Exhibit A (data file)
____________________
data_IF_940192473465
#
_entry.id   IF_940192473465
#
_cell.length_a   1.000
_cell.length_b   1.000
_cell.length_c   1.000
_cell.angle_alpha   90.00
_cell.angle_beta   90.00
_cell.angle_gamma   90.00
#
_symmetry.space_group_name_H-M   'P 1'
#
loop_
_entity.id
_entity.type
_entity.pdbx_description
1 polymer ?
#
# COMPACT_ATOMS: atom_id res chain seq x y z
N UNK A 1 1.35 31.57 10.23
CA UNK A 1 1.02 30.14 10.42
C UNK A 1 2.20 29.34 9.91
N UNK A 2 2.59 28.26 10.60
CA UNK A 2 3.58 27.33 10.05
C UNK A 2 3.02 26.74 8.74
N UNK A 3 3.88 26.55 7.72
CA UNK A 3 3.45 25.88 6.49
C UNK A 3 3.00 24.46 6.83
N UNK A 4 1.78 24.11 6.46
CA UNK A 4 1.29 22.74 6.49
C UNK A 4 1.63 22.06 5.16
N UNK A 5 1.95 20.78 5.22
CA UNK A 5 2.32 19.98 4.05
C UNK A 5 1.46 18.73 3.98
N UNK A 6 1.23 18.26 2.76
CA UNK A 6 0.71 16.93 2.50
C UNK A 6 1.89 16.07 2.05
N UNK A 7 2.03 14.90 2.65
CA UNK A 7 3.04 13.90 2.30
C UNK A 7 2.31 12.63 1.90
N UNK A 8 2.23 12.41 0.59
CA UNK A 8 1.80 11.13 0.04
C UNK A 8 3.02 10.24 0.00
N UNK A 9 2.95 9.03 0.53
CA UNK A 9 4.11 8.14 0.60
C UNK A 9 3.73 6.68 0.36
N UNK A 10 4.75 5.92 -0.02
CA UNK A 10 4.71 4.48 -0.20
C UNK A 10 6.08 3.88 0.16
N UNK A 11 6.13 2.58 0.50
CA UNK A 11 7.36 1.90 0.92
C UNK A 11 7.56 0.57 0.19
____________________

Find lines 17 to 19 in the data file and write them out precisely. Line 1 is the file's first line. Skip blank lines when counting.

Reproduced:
_entity.pdbx_description
1 polymer ?
#